University of New England - Innovation for a Healthier Planet

Florence Burrill Jacobs papers, 1904-1976

Full finding aid (pdf)

Collection Scope and Content

This collection includes extensive files of Jacobs’ manuscripts, both published and unpublished, as well as correspondence from publishers dating from the 1920s through the 1970s. Also in the collection is biographical information, including autobiographical notes, student essays about Jacobs, photographs and school-related notebooks and memorabilia. Material relating to literary organizations and poetry awards is found in folders 121-124. The collection also includes clippings and scrapbooks of Jacobs’ published work, and many of the complete issues of these journals are housed in the MWWC Periodical Collection.

Biographical/Historical Note

Born in 1898 to George and Ria Morrison Burrill, Florence Elizabeth Burrill was the fifth generation of her family to reside in the family home in East Madison, Maine. She began writing verse at the age of six, but never considered herself an intellectual. Jacobs graduated East Madison High School in 1916, and then was a schoolteacher for several years. She took courses at Shaw’s Business College in Portland, as well as at other schools, and worked for a time in the Farm Bureau Office in Skowhegan and in her father’s store. In 1928 she married George Jacobs, a high school industrial arts teacher, and the two continued to live in Madison.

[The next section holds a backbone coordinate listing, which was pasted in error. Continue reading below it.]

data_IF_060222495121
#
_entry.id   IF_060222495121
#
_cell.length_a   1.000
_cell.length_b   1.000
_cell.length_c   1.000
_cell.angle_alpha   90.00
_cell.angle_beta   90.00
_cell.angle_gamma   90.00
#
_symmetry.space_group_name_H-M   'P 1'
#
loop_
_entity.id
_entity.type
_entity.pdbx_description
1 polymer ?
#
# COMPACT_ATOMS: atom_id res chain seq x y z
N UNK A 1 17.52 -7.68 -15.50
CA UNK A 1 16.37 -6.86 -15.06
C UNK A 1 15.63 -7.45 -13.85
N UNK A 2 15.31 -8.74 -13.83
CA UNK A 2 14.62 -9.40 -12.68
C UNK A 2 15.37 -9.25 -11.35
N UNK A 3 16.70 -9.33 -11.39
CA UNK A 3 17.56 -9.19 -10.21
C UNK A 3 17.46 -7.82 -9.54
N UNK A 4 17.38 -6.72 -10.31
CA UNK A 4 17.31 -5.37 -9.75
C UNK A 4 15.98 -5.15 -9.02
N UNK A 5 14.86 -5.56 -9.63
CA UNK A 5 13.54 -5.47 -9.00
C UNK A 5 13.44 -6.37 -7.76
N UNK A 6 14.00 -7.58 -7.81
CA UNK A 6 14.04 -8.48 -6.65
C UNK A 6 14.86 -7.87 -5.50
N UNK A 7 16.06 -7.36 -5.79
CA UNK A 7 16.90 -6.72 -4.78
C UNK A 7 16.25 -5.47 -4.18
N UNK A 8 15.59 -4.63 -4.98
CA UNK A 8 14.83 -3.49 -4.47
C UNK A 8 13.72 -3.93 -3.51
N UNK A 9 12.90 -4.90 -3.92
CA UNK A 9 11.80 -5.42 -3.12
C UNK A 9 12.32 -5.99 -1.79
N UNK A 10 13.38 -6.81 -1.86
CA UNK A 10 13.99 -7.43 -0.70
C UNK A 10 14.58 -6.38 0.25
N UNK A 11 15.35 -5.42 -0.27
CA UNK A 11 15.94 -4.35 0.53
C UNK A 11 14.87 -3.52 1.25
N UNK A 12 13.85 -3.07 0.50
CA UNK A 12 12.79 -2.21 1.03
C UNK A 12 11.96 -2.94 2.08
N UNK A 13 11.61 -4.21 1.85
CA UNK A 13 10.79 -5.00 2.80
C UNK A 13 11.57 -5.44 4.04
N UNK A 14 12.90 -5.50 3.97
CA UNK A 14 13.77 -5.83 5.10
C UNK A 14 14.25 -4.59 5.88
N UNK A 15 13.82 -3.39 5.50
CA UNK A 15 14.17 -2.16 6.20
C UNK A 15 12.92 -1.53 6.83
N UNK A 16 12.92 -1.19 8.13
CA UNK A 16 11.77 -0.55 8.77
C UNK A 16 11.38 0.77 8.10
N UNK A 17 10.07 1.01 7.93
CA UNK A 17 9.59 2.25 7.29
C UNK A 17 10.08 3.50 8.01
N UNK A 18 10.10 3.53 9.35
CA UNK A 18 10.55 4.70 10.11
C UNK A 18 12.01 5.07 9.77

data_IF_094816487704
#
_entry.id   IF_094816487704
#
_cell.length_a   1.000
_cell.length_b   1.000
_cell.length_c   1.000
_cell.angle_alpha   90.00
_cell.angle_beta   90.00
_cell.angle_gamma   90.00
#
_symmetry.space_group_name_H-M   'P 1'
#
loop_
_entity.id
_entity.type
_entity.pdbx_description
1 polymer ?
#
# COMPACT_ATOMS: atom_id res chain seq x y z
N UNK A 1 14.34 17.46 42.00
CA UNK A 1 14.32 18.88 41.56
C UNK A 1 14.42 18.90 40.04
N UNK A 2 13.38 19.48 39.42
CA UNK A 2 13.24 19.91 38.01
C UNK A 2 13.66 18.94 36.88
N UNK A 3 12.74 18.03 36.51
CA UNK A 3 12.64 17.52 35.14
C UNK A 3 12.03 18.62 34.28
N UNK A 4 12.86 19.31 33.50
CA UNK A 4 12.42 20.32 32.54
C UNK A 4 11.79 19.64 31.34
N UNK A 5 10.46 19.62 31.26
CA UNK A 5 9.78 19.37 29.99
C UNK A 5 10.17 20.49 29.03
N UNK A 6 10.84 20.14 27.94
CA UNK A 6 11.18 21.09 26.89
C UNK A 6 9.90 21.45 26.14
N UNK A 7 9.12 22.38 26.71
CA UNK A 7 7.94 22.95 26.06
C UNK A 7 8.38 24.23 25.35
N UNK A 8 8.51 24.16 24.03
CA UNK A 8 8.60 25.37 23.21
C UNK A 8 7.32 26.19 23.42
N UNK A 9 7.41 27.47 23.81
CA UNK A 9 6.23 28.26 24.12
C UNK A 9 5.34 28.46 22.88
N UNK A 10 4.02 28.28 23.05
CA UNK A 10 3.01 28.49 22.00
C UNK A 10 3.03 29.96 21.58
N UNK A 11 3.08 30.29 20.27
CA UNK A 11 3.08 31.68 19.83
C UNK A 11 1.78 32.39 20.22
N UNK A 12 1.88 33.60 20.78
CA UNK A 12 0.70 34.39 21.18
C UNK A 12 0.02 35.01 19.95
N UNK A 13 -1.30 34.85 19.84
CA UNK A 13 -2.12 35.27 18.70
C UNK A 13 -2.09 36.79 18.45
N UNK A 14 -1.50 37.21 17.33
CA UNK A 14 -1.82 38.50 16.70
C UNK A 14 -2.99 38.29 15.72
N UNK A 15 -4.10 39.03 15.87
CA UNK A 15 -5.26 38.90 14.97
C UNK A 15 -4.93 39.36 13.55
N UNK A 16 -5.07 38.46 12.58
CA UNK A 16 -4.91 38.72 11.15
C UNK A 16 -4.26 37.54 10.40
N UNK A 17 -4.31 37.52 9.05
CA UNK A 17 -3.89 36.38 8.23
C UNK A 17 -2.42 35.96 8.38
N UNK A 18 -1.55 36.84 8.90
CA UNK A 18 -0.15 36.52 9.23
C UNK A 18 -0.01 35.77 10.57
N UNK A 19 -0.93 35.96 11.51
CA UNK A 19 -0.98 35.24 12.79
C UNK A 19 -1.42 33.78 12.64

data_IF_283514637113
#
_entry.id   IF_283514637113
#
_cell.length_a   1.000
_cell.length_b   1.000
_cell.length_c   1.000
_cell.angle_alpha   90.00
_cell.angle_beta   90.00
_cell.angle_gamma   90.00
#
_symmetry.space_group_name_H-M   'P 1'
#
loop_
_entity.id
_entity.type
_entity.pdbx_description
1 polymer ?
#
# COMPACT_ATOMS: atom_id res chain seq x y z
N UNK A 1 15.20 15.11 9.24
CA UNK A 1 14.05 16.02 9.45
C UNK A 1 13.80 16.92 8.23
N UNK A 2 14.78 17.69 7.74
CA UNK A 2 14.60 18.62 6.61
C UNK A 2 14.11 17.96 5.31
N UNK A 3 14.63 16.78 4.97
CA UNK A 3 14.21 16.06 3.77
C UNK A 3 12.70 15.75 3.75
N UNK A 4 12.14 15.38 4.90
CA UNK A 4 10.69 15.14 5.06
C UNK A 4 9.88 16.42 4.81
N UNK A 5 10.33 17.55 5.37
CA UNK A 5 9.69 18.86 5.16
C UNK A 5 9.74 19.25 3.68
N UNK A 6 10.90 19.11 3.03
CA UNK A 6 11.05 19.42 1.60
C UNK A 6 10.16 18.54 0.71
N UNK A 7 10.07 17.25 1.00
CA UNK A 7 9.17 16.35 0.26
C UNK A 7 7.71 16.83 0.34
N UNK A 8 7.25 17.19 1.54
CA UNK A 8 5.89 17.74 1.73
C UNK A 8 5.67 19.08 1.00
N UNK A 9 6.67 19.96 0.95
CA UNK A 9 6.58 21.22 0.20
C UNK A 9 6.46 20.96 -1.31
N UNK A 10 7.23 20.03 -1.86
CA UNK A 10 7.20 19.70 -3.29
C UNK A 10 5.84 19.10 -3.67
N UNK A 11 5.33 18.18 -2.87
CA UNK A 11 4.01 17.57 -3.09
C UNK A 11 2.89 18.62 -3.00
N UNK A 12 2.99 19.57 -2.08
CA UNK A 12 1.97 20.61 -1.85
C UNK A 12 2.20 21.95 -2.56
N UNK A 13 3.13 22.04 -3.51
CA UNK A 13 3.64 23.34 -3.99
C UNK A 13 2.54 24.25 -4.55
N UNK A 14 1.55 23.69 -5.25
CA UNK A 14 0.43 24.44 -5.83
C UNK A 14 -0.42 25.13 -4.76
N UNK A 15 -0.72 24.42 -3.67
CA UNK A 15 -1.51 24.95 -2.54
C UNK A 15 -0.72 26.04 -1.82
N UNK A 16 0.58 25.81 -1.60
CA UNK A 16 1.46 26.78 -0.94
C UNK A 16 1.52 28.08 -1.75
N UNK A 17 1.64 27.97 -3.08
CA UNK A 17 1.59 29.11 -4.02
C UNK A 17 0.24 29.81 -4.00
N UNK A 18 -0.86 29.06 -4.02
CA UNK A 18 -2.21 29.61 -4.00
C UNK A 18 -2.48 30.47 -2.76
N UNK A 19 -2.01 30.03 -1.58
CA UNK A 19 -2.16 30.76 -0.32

Jacobs began submitting her poetry for publication as a teenager and began making a career of writing in the 1930s. Her verse was published in many diverse publications ranging from Farm Journal to the Saturday Evening Post, and appeared in numerous Hallmark greeting cards and gift books. Jacobs published two volumes of her poetry, Stones and Other Poems (1932) and Neighbors (1938), a book of witty sonnets about typical rural Maine characters. In addition to poetry, for which she won many local and national awards, Jacobs wrote short stories and articles on agriculture, education, romance, and other topics. Jacobs belonged to a number of literary organizations, including the Poetry Society of America and the National League of American Pen Women Pine Tree Branch. She died in 1978, and was survived by her husband.